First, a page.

A new species of giant file clam, has been described by scientists, which was originally collected from deep waters off Newfoundland 30 years ago.
Dr. Jean-Marc Gagnon, Curator of Invertebrates with the Canadian Museum of Nature in Ottawa, explains:
“This is the culmination of a story that began decades ago when, as a Ph.D. student, I first observed this clam in an underwater submersible off the coast of Newfoundland. Originally, we assumed it to be a European species.”
In recent years, more samples have been collected off the Grand Banks and in a marine protected area “The Gully” about 220 km off the coast of Nova Scotia. Through DNA analysis coupled with comparative studies of other giant file clams in museum collections, Gagnon and his colleagues determined these north Atlantic specimens to be a new species.
The giant file clam, about 9 to 15 cm long, is two to three times larger than a regular file clam (so-named because of the sharp ridges on the shell surface).
This creature attaches to steep, rocky outcrops in canyons that are home to other deepwater species such as cold-water corals. The clam’s scientific name, Acesta cryptadelphe, means “cryptic sibling”, which refers to the similarity in shape and structure to the previously described European giant file clam, Acesta excavata.
Story of Technology
The story of the identification of this new species is also one of technology says study co-author Dr. Ellen Kenchington, a scientist with the Bedford Institute of Oceanography (BIO) in Dartmouth, Nova Scotia.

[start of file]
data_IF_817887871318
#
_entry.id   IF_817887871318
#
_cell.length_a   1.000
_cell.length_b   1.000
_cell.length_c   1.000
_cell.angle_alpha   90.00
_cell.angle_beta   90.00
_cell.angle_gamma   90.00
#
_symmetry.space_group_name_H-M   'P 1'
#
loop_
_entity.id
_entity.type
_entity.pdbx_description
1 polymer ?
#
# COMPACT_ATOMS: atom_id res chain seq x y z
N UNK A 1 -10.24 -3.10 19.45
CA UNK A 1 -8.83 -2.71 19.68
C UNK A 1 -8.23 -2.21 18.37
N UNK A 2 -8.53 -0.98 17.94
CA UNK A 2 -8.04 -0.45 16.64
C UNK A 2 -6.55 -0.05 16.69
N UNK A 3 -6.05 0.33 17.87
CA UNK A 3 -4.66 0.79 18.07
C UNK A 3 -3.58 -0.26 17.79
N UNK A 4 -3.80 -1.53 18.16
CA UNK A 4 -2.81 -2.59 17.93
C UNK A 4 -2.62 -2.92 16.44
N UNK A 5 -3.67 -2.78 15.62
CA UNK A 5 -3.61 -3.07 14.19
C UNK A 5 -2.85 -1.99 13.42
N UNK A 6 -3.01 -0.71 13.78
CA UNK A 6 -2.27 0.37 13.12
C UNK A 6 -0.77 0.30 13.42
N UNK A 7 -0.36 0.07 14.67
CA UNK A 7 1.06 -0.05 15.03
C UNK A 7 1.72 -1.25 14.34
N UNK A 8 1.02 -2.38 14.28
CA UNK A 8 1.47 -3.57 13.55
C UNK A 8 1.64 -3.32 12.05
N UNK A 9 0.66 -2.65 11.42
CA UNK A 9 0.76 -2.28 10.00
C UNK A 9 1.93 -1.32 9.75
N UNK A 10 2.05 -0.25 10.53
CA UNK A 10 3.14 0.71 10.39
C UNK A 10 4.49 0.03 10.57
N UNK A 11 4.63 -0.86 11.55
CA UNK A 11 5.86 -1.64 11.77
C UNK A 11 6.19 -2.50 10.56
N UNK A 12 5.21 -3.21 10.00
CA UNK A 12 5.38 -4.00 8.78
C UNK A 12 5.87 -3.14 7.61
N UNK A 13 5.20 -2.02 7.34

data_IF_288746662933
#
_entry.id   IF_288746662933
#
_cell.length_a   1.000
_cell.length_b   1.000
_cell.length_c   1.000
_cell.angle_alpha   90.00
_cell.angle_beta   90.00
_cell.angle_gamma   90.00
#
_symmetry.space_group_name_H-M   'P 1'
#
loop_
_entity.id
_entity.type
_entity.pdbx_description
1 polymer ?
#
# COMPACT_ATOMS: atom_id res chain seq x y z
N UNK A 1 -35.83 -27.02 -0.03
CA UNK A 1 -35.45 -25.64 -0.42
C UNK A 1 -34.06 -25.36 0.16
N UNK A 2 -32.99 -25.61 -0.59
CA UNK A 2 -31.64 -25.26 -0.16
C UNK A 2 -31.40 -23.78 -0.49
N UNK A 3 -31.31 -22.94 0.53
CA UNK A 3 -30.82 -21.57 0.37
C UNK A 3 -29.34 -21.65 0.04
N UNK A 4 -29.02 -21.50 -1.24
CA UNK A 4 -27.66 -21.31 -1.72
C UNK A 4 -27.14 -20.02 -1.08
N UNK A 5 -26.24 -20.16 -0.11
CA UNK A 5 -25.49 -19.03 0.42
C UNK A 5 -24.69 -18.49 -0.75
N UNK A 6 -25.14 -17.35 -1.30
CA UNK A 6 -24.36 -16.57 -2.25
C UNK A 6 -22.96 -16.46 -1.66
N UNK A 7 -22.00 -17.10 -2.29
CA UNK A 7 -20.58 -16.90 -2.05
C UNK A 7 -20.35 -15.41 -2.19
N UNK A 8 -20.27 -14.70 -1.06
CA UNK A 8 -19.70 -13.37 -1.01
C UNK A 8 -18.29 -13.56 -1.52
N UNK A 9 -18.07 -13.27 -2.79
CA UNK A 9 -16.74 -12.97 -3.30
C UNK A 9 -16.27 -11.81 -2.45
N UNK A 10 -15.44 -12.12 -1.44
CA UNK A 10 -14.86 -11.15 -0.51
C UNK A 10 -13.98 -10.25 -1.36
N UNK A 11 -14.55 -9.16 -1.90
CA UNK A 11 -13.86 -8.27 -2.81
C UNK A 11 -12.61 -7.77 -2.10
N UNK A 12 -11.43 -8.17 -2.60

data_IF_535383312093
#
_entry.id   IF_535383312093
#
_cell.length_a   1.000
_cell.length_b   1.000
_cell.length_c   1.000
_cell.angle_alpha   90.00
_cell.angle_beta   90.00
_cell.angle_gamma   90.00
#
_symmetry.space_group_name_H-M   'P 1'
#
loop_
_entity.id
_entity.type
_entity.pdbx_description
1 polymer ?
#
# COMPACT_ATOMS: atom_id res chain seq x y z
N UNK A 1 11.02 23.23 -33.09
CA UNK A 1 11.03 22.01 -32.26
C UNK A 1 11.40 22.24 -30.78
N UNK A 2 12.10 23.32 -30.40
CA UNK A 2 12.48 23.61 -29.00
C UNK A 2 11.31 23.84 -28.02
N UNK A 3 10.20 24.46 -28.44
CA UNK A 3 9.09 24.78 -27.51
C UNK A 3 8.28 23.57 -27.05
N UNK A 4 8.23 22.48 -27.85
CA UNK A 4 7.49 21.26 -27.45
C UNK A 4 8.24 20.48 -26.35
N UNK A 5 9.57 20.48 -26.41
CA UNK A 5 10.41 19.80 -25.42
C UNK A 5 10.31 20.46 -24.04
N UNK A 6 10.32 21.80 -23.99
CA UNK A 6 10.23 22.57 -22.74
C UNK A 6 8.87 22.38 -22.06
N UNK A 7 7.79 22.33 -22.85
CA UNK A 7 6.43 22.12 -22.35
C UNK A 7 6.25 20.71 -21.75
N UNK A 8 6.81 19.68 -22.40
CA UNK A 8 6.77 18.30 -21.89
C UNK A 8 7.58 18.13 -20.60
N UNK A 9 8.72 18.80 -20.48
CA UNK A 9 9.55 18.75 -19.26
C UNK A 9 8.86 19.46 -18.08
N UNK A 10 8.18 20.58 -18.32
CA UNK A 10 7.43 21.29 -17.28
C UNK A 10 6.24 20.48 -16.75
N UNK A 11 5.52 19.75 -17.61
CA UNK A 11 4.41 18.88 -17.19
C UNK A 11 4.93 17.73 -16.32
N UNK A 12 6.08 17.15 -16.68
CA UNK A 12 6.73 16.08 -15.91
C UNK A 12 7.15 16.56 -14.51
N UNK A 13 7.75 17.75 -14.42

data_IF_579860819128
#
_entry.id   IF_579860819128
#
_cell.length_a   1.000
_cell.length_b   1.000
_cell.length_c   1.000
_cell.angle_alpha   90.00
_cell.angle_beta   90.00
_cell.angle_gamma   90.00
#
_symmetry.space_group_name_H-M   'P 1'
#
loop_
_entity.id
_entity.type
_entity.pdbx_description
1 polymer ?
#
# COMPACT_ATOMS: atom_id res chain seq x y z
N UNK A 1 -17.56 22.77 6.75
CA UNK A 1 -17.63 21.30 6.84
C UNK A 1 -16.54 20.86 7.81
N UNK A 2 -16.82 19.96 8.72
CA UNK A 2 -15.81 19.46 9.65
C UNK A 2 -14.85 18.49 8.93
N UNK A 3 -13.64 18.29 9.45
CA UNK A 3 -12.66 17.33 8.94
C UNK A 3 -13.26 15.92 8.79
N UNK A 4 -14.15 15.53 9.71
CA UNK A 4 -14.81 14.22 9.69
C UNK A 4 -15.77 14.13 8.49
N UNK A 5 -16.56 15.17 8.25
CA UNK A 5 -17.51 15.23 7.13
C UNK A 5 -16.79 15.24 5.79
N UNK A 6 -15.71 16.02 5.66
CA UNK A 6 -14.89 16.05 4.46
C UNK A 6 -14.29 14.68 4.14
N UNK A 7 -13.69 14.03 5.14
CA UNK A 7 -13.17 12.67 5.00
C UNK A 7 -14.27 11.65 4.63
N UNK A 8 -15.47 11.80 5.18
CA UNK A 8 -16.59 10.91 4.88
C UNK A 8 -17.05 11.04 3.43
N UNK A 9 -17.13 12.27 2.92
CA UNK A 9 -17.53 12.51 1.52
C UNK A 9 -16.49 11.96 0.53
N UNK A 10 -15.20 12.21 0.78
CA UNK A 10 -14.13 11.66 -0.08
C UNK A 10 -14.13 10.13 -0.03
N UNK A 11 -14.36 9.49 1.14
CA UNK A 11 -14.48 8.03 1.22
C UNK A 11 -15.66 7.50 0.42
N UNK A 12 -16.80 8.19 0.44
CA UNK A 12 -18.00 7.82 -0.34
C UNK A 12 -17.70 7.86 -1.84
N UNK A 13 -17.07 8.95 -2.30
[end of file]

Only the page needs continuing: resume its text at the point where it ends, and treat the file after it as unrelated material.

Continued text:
Scientists from BIO used ROPOS—an underwater vehicle with cameras and manipulator arms— to find new specimens of the clam while operating in the deepwater canyons of the Gully Marine Protected Area. Before they even returned to their shore labs, the scientists were able to use new genetic technology aboard the oceanographic ship CCGS Hudson to process the DNA from the clams.
“Using all this technology allowed us to photograph and collect intact specimens, and then to process the DNA while at sea. This gave us an early indication that we might have something special,” Kenchington said. “The Gully MPA continues to amaze us with new discoveries. It is an extraordinary place.”
When Gagnon first discovered the clams in the 1980s, he recognized that they were unusual, with characteristics similar to scallops, but he put them aside to focus on other research. It was only years later at the museum that he began to look at them more closely.
“We had a limited number of clams to examine, but enough to conclude at the time that they were similar enough in morphology to the European giant clam, and likely represented new northerly records for this known species,” explains Gagnon.
Previously, European giant file clams had only been known on this side of the Atlantic from the Caribbean and the Gulf of Mexico.
But when Gagnon received the specimens collected in 2007 and 2010 by Kenchington and her team, he realized they were similar to the giant file clams he had collected in 1984 near Newfoundland. Along with other specimens uncovered by a Spanish research team off the Grand Banks, Gagnon was able to compare these new specimens to those of the six other known species of giant file clams.
More than 150 clams were part of the study.
The results confirmed that shape and structure alone could not differentiate the northwest Atlantic species from the European and other known species. But the new DNA technology and genetic analysis provided by the Bedford Institute showed that the “cryptic” species was genetically distinct from the European giant file clam and is a new species, now known as Acesta cryptadelphe.
“Our persistence shows that there are still discoveries to be made from deep in our oceans, and both museum collections and genetic analysis are important resources to advance this knowledge, says Gagnon.”